Lamar City Council Names New Member

Judge Stutler Administers the Oath of Office to Jenkins

Judge Stutler Administers the Oath of Office to Jenkins

The newest member of the Lamar City Council was approved to replace Skip Ruedeman’s Ward 2 seat following his resignation.  Following an interview, the council selected Gerry Jenkins to fill the remainder of Ruedeman’s term.  Jenkins has been employed by Rocky Mountain SER for a number of years as well as a member of Voces Unidas and has been active with the Lamar Eagles Lodge.  Mayor Roger Stagner said the council will select a new Mayor Pro-Tem at its next meeting on Tuesday, May 27, as Ruedeman had served in that capacity and a replacement is required.  Judge Larry Stutler administered the oath of office to Jenkins at the beginning of the council session.

Another replacement was announced with City Administrator, John Sutherland, mentioning to the council that Brian Long will become the new resident engineer from CDOT, replacing Paul Westhoff, who retired from that service earlier this spring.  Sutherland said Long is known to the council and community as he had worked with Westhoff for a number of years.

Rick Robbins, manager of Colorado Mills, addressed the council during the open discussion portion of the meeting, asking members to consider the on-going impact that the Lamar Repowering Project has had on his business, several other local high power consumption businesses in town and other businesses and households in Lamar.  The coal fired plant has not been in operation for over two years and is now shut down until 2023 by a court order relating to air quality emissions and the inability of the plant to operate at full capacity.  Lamar and related ARPA member cities have been purchasing power off the grid for the past several years and will continue to do so for at least the next nine years per contract agreements with power suppliers.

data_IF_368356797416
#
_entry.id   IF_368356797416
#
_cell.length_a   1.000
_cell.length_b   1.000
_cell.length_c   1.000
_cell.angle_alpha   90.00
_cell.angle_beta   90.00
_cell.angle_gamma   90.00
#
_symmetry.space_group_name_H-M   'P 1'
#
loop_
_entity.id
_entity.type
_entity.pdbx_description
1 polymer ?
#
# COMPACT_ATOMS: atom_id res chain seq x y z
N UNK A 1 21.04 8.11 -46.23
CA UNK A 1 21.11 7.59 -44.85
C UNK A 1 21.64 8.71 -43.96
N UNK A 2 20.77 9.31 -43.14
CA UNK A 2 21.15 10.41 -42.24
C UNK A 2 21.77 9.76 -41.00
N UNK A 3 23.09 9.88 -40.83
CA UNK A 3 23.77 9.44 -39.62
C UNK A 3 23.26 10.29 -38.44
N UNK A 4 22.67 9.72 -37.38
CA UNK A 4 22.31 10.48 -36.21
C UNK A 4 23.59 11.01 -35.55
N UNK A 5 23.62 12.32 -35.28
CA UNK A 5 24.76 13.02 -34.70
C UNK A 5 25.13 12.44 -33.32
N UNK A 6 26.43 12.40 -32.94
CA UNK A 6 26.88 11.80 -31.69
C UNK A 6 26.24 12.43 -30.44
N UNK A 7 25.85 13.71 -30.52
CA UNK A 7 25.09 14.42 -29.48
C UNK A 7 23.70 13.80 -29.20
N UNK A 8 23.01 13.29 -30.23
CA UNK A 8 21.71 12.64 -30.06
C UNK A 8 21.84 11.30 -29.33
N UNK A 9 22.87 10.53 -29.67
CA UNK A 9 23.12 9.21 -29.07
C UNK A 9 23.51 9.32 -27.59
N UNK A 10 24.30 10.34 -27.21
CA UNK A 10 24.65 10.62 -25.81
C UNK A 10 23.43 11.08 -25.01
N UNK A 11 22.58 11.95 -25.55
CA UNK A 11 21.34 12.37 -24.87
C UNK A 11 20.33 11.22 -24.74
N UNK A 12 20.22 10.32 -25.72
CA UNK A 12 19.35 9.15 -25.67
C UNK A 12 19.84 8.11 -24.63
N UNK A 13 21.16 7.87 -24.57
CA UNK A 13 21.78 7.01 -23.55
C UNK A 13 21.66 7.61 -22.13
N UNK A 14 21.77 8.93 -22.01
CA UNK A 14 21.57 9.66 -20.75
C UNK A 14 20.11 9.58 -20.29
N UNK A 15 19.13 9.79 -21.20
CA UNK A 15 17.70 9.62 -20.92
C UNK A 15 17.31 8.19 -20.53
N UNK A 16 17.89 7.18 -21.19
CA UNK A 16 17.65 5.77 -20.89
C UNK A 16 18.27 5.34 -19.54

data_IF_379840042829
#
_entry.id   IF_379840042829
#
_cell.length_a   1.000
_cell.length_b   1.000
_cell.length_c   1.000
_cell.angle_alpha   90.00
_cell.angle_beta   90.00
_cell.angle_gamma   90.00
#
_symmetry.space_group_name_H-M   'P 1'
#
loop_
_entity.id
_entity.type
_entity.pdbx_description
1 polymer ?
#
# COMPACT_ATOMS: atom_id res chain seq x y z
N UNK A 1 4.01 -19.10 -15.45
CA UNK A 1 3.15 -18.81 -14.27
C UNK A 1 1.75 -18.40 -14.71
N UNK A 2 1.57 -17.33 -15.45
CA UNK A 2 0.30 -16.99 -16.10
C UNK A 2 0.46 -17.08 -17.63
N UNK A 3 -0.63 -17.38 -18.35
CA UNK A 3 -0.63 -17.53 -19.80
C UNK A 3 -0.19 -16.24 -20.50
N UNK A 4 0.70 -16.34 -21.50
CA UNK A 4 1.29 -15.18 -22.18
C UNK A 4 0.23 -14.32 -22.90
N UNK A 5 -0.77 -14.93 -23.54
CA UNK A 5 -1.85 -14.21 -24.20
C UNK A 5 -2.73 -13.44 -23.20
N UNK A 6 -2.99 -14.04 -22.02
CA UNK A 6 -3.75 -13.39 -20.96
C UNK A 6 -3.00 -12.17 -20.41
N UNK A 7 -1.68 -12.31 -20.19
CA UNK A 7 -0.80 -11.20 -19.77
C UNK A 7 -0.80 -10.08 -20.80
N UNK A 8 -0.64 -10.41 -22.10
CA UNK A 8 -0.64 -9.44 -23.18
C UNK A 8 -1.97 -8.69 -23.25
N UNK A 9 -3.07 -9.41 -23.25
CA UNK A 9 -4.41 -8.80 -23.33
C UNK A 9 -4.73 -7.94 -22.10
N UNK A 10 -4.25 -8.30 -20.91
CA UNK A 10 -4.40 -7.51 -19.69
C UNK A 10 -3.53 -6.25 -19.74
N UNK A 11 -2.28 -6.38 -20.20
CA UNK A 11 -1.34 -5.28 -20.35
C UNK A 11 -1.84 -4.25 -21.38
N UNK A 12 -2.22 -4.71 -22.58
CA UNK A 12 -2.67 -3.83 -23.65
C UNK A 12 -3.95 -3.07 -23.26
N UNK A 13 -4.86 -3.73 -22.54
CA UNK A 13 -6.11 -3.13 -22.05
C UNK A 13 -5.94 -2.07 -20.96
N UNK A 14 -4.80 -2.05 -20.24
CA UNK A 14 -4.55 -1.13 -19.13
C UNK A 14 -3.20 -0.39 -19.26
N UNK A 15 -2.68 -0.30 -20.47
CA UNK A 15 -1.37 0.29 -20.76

Robbins laid out some basic power consumption statistics for his business and several others, that have approached ARPA, Arkansas River Power Authority and the Lamar Utilities Board in the past, regarding the high utility premiums.  “Colorado Mills is currently using 250 kilowatts of power per month because of drought conditions when we normally purchase about 400 kW,” he explained.   He stated that Colorado Beef just west of Lamar purchases 250kW a month and the Cow Palace Inn buys about 100kW in the same period as well as the Lamar Truck Plaza.

Robbins stated that Colorado Beef has reduced its staff by 20 persons, “Twenty families that are no longer in Lamar, and Colorado Beef is considering installing generators,” he explained.  He said if those generators come on line, that’s equal to losing 250 households that would purchase power.  He added that his employees are paying from $50 to $150 more a month than they should be for their utility costs.  Robbins estimated that ,”If you take that $50 as a low end average and multiply that by 3,000 household meters in Lamar, it comes to $150,000 a month, or $1.8 million a year that leaves this community with zero benefit.  It doesn’t come back to anybody.”  He explained that the Lamar Truck Plaza and Rodeway Cow Palace Inn are converting to LED lighting as a cost saving measure and his offices at Colorado Mills are also being converted.